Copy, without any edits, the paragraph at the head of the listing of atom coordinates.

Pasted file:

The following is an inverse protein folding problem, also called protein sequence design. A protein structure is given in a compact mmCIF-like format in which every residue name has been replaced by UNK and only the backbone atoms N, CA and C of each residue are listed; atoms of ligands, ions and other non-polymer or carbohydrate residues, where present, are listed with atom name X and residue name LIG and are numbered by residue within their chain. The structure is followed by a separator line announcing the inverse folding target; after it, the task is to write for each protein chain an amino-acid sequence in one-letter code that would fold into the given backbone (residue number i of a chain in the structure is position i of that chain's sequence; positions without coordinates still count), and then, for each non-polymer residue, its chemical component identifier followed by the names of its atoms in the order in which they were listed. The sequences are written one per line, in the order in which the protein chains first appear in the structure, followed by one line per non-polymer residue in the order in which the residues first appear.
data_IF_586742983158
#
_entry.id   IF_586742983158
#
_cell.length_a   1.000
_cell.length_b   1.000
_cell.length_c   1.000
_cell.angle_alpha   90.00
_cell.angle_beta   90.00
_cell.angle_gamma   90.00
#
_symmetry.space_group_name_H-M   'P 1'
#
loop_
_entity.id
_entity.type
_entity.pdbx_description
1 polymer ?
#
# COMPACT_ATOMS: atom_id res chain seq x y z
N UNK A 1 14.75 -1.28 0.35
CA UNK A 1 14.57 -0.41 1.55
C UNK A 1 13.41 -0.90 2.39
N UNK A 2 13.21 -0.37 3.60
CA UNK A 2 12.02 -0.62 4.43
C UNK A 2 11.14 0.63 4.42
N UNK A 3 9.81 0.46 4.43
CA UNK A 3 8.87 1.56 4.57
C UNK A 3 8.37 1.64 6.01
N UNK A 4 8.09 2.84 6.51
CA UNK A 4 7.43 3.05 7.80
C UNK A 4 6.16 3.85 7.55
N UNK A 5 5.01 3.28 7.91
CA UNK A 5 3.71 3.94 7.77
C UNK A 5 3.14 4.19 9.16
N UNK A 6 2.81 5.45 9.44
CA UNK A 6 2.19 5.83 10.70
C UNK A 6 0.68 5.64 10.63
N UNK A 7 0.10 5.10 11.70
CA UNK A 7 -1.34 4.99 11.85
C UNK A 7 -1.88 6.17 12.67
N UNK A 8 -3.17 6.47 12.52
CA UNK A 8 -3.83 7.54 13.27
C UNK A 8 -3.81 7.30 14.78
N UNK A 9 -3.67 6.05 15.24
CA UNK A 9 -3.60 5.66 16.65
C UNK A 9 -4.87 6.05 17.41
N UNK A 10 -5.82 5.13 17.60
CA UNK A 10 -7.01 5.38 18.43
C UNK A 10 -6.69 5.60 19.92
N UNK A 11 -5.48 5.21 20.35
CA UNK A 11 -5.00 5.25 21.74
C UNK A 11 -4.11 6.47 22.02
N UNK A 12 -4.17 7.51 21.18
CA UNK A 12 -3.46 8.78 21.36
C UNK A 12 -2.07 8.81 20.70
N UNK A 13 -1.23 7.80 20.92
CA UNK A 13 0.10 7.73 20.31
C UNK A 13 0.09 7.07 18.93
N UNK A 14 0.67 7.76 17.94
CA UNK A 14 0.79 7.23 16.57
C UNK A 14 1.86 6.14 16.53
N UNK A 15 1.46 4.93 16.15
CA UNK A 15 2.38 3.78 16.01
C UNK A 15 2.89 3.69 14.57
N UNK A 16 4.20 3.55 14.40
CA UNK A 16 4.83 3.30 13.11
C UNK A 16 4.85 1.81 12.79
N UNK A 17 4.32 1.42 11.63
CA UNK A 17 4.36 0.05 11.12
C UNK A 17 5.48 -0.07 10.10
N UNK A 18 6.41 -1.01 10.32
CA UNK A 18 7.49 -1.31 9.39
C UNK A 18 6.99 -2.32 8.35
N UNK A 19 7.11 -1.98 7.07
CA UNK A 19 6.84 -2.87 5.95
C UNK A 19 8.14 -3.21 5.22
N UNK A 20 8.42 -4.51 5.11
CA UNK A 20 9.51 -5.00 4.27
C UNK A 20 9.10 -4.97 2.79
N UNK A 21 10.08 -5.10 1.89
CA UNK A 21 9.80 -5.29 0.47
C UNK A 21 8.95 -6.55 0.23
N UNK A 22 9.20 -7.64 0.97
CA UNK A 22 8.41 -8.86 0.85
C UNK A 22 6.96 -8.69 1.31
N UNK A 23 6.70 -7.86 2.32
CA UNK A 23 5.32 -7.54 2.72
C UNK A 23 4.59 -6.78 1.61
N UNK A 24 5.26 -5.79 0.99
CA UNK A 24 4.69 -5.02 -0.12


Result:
The following is an inverse protein folding problem, also called protein sequence design. A protein structure is given in a compact mmCIF-like format in which every residue name has been replaced by UNK and only the backbone atoms N, CA and C of each residue are listed; atoms of ligands, ions and other non-polymer or carbohydrate residues, where present, are listed with atom name X and residue name LIG and are numbered by residue within their chain. The structure is followed by a separator line announcing the inverse folding target; after it, the task is to write for each protein chain an amino-acid sequence in one-letter code that would fold into the given backbone (residue number i of a chain in the structure is position i of that chain's sequence; positions without coordinates still count), and then, for each non-polymer residue, its chemical component identifier followed by the names of its atoms in the order in which they were listed. The sequences are written one per line, in the order in which the protein chains first appear in the structure, followed by one line per non-polymer residue in the order in which the residues first appear.